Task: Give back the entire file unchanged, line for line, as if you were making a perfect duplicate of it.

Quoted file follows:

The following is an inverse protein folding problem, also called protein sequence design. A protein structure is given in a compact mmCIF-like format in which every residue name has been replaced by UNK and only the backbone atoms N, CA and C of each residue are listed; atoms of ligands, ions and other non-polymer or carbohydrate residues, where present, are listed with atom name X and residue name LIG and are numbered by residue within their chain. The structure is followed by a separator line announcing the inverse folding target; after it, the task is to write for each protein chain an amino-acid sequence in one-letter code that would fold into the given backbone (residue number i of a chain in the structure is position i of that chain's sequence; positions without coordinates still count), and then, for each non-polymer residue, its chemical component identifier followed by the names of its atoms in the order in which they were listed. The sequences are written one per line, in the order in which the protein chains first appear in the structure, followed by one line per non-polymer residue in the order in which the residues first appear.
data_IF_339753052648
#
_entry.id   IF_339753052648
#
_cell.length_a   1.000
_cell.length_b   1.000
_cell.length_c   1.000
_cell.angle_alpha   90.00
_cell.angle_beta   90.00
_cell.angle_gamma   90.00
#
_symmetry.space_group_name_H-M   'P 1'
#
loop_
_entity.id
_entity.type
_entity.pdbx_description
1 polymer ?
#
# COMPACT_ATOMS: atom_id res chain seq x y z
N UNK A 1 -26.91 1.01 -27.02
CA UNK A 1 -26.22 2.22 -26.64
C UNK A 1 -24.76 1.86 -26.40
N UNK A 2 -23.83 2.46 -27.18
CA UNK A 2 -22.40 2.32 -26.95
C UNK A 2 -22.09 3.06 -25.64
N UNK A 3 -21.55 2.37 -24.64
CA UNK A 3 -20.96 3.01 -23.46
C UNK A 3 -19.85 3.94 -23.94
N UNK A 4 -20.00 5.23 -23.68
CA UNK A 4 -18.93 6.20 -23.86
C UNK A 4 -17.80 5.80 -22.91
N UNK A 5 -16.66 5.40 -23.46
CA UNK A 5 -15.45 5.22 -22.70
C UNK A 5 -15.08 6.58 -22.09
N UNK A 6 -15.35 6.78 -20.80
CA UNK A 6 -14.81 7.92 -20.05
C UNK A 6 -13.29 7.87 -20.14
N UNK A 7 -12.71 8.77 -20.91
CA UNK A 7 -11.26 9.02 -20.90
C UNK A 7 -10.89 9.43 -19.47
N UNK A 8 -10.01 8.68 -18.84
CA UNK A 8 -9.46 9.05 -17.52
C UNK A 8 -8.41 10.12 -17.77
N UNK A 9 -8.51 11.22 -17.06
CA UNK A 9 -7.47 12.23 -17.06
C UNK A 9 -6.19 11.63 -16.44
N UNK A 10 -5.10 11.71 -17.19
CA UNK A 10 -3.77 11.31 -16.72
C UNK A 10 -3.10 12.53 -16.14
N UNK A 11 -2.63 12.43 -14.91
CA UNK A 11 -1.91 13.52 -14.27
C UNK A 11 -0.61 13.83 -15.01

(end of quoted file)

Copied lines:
The following is an inverse protein folding problem, also called protein sequence design. A protein structure is given in a compact mmCIF-like format in which every residue name has been replaced by UNK and only the backbone atoms N, CA and C of each residue are listed; atoms of ligands, ions and other non-polymer or carbohydrate residues, where present, are listed with atom name X and residue name LIG and are numbered by residue within their chain. The structure is followed by a separator line announcing the inverse folding target; after it, the task is to write for each protein chain an amino-acid sequence in one-letter code that would fold into the given backbone (residue number i of a chain in the structure is position i of that chain's sequence; positions without coordinates still count), and then, for each non-polymer residue, its chemical component identifier followed by the names of its atoms in the order in which they were listed. The sequences are written one per line, in the order in which the protein chains first appear in the structure, followed by one line per non-polymer residue in the order in which the residues first appear.
data_IF_339753052648
#
_entry.id   IF_339753052648
#
_cell.length_a   1.000
_cell.length_b   1.000
_cell.length_c   1.000
_cell.angle_alpha   90.00
_cell.angle_beta   90.00
_cell.angle_gamma   90.00
#
_symmetry.space_group_name_H-M   'P 1'
#
loop_
_entity.id
_entity.type
_entity.pdbx_description
1 polymer ?
#
# COMPACT_ATOMS: atom_id res chain seq x y z
N UNK A 1 -26.91 1.01 -27.02
CA UNK A 1 -26.22 2.22 -26.64
C UNK A 1 -24.76 1.86 -26.40
N UNK A 2 -23.83 2.46 -27.18
CA UNK A 2 -22.40 2.32 -26.95
C UNK A 2 -22.09 3.06 -25.64
N UNK A 3 -21.55 2.37 -24.64
CA UNK A 3 -20.96 3.01 -23.46
C UNK A 3 -19.85 3.94 -23.94
N UNK A 4 -20.00 5.23 -23.68
CA UNK A 4 -18.93 6.20 -23.86
C UNK A 4 -17.80 5.80 -22.91
N UNK A 5 -16.66 5.40 -23.46
CA UNK A 5 -15.45 5.22 -22.70
C UNK A 5 -15.08 6.58 -22.09
N UNK A 6 -15.35 6.78 -20.80
CA UNK A 6 -14.81 7.92 -20.05
C UNK A 6 -13.29 7.87 -20.14
N UNK A 7 -12.71 8.77 -20.91
CA UNK A 7 -11.26 9.02 -20.90
C UNK A 7 -10.89 9.43 -19.47
N UNK A 8 -10.01 8.68 -18.84
CA UNK A 8 -9.46 9.05 -17.52
C UNK A 8 -8.41 10.12 -17.77
N UNK A 9 -8.51 11.22 -17.06
CA UNK A 9 -7.47 12.23 -17.06
C UNK A 9 -6.19 11.63 -16.44
N UNK A 10 -5.10 11.71 -17.19
CA UNK A 10 -3.77 11.31 -16.72
C UNK A 10 -3.10 12.53 -16.14
N UNK A 11 -2.63 12.43 -14.91
CA UNK A 11 -1.91 13.52 -14.27
C UNK A 11 -0.61 13.83 -15.01